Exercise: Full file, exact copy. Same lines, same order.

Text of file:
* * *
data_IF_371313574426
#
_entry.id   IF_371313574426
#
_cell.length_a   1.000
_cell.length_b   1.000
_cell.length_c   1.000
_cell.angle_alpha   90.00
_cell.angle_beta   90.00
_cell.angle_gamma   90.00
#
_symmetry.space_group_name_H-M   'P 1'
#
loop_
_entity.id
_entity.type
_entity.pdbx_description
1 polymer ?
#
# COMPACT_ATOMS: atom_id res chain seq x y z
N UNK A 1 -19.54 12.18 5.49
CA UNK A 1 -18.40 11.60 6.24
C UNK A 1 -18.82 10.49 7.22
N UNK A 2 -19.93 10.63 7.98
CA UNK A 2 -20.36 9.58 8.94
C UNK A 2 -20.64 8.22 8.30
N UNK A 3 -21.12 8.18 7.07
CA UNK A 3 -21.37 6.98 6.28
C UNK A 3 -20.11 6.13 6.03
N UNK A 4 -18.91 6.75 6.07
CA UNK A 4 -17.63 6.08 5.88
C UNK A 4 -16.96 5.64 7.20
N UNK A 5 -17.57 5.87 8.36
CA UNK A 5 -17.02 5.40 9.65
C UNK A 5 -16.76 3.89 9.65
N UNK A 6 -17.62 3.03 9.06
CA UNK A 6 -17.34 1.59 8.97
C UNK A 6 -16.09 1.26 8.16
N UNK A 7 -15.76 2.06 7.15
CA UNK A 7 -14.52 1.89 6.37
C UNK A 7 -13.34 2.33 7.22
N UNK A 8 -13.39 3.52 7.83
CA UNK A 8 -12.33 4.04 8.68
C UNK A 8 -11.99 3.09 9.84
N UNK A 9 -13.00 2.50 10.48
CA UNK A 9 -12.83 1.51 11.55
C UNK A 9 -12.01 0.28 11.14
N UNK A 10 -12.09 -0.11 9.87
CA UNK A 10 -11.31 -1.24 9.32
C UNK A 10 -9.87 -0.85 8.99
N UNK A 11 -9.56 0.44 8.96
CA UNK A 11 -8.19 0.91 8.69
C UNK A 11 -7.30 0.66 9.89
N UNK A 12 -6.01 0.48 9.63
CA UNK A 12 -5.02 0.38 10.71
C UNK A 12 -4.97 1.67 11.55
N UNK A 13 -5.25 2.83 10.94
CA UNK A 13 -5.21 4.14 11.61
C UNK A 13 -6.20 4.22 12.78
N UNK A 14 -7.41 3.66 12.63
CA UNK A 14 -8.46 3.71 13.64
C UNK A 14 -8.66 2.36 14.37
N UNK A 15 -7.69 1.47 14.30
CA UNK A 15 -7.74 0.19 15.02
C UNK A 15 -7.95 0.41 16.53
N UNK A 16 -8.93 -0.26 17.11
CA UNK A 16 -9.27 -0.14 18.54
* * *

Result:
data_IF_371313574426
#
_entry.id   IF_371313574426
#
_cell.length_a   1.000
_cell.length_b   1.000
_cell.length_c   1.000
_cell.angle_alpha   90.00
_cell.angle_beta   90.00
_cell.angle_gamma   90.00
#
_symmetry.space_group_name_H-M   'P 1'
#
loop_
_entity.id
_entity.type
_entity.pdbx_description
1 polymer ?
#
# COMPACT_ATOMS: atom_id res chain seq x y z
N UNK A 1 -19.54 12.18 5.49
CA UNK A 1 -18.40 11.60 6.24
C UNK A 1 -18.82 10.49 7.22
N UNK A 2 -19.93 10.63 7.98
CA UNK A 2 -20.36 9.58 8.94
C UNK A 2 -20.64 8.22 8.30
N UNK A 3 -21.12 8.18 7.07
CA UNK A 3 -21.37 6.98 6.28
C UNK A 3 -20.11 6.13 6.03
N UNK A 4 -18.91 6.75 6.07
CA UNK A 4 -17.63 6.08 5.88
C UNK A 4 -16.96 5.64 7.20
N UNK A 5 -17.57 5.87 8.36
CA UNK A 5 -17.02 5.40 9.65
C UNK A 5 -16.76 3.89 9.65
N UNK A 6 -17.62 3.03 9.06
CA UNK A 6 -17.34 1.59 8.97
C UNK A 6 -16.09 1.26 8.16
N UNK A 7 -15.76 2.06 7.15
CA UNK A 7 -14.52 1.89 6.37
C UNK A 7 -13.34 2.33 7.22
N UNK A 8 -13.39 3.52 7.83
CA UNK A 8 -12.33 4.04 8.68
C UNK A 8 -11.99 3.09 9.84
N UNK A 9 -13.00 2.50 10.48
CA UNK A 9 -12.83 1.51 11.55
C UNK A 9 -12.01 0.28 11.14
N UNK A 10 -12.09 -0.11 9.87
CA UNK A 10 -11.31 -1.24 9.32
C UNK A 10 -9.87 -0.85 8.99
N UNK A 11 -9.56 0.44 8.96
CA UNK A 11 -8.19 0.91 8.69
C UNK A 11 -7.30 0.66 9.89
N UNK A 12 -6.01 0.48 9.63
CA UNK A 12 -5.02 0.38 10.71
C UNK A 12 -4.97 1.67 11.55
N UNK A 13 -5.25 2.83 10.94
CA UNK A 13 -5.21 4.14 11.61
C UNK A 13 -6.20 4.22 12.78
N UNK A 14 -7.41 3.66 12.63
CA UNK A 14 -8.46 3.71 13.64
C UNK A 14 -8.66 2.36 14.37
N UNK A 15 -7.69 1.47 14.30
CA UNK A 15 -7.74 0.19 15.02
C UNK A 15 -7.95 0.41 16.53
N UNK A 16 -8.93 -0.26 17.11
CA UNK A 16 -9.27 -0.14 18.54